Drugs remain ever-changing problem for East Hillside

Duluth East Hillside residents say that their area has a drug problem. Police agree. “It is hard to say if the drug situation in the Hillside is getting better or not,” Sergeant Andy Mickus, a Duluth police officer said. “It is such a transient area with new college people moving in every year that it is always changing.”

Alane Davis, a Ski Hut employee, works in the area and has noticed drug activity in the East Hillside.

“Going to and from work I have seen drug drop offs or pickups near fourth street,” Davis said. View Larger Map

Davis said that she has seen cars pull up to a person standing on the sidewalk. Cash and zip-lock baggies are exchanged and the person in the vehicle drives off.

Last summer, Dan Swartz a resident living on the corner of East Sixth Avenue and Seventh Street saw activity daily.

“The alley behind my house would be full of cars in a line,” Swartz said. “The people in the cars would not even have to get out to pick up drugs. The tenants of the house cut holes in the window screens to pass the drugs directly to the cars.”

“I also knew something was up when once a month a tricked-out Cadillac Escalade would pull into that alley,” Swartz said. “People in our neighborhood don’t drive $70,000 dollar vehicles.”

Tracy Montaye, Swartz’s next-door neighbor agrees that drugs on the East Hillside are a huge problem.

“After living here for 12 years, you just get used to seeing a lot of things,” Montaye said.

Street sign of E 5th St and W 5th Ave E

The incidents Montaye mentions occurred close to his home.

“There was a guy that lived in the apartments down on Fifth Street,” Montaye said. “He seemed like a nice guy to your face, but everyone could tell he was up to something. After a few months the cops caught on and six S.W.A.T. members blocked the nearby streets off and they got him.”

The most drug activity Montaye has seen was from the house right across the street.

“Six years ago a drug dealer lived across the street from me,” Montaye said. “A meth lab or something gone wrong burned the place down.”

The Duluth Police Department did not remember the incident specifically.

“The problem with going after the little people is they get out of jail and they are back on the streets again in no time,” Montaye said.

There have been 39 drug-related charges since January 1 in Duluth’s East Hillside, according to crimemapping.com. The site is run by the Omega Group, which compiles crime data using public records.

The site allows users to view crimes by type, address, time, and which agency reported the incident.

That is one of the most frustrating issues for the Lake Superior Drug and Gang Task Force. Sergeant Mickus is one of nine members on the task force. “We get a good background in the office and we verify it with our informants,” Mickus said “After that we use surveillance by putting people out onto the street. We really go after the big people by catching the small people and working our way up.”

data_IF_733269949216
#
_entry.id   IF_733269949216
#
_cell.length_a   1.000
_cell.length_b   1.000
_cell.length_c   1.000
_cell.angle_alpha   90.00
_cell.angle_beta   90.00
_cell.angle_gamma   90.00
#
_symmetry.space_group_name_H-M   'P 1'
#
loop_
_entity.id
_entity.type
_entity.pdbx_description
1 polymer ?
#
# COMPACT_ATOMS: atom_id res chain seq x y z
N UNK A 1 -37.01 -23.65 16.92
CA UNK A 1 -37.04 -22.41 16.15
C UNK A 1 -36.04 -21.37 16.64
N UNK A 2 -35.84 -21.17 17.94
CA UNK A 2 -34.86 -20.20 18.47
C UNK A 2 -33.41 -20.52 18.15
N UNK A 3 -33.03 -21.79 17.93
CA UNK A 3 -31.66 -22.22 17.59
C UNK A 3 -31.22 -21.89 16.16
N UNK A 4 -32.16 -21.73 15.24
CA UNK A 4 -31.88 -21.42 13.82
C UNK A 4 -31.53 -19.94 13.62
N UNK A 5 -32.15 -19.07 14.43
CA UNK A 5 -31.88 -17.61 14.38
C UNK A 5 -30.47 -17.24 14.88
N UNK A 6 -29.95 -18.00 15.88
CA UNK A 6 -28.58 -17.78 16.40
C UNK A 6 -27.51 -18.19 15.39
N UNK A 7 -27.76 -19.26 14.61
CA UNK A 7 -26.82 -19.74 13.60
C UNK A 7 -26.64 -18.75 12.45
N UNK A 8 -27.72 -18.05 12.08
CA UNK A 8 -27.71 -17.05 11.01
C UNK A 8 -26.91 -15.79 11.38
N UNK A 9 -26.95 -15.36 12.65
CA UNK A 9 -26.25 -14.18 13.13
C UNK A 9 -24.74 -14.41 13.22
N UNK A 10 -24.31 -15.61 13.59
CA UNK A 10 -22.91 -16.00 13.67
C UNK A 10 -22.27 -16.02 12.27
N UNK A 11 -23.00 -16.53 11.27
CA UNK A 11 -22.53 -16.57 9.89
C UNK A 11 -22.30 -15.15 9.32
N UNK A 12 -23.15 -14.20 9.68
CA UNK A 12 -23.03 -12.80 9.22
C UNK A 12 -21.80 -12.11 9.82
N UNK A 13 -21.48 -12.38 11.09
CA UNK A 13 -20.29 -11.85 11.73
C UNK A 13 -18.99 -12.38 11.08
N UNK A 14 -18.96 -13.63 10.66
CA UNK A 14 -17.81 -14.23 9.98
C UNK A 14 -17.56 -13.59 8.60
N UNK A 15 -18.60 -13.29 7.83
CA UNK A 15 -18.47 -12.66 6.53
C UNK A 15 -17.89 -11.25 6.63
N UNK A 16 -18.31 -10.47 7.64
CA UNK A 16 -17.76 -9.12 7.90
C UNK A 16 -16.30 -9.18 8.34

Mickus mentioned how they still do go after small cases because they have a huge impact on neighborhoods. Having a dealer down the street locked up provides a lot of comfort to nearby residents.

“The war on drugs is kind of like the weather,” Mickus said. “It changes.”

Mickus said that sometimes the problem is cocaine and other times it is meth. As soon as they slow one type of drug operation down, a new one pops up and it is a never ending cycle.

“The biggest problem in the East Hillside and around Duluth right now: pharmaceuticals and synthetics,” Mickus said.

The pharmaceuticals Mickus is talking about are prescription opiates (painkillers) like Vicodin and Oxycontin.  According to the United Nations Office on Crime and Drugs, synthetics are substances that are produced completely by chemical reactions in a laboratory and are extremely dangerous.

Swartz thinks the police department is not doing enough.

“The Duluth Police Department needs to not be making budget cuts and needs to get more people on the task force,” Swartz said. “Nine people is not enough.”

Another solution Swartz has is for the citizens of the East Hillside to get involved.

“With smartphones and the technology we have today, it is not hard to give the cops tips,” Swartz said. “Take a picture or video of activity or of license plates.”

Swartz realizes that people do not want to make the drug dealers mad, but there is a lot the community can do to help the police department without being in danger.

“Drugs are a huge problem in my neighborhood, but I still like the area enough to live here,” Montaye said.

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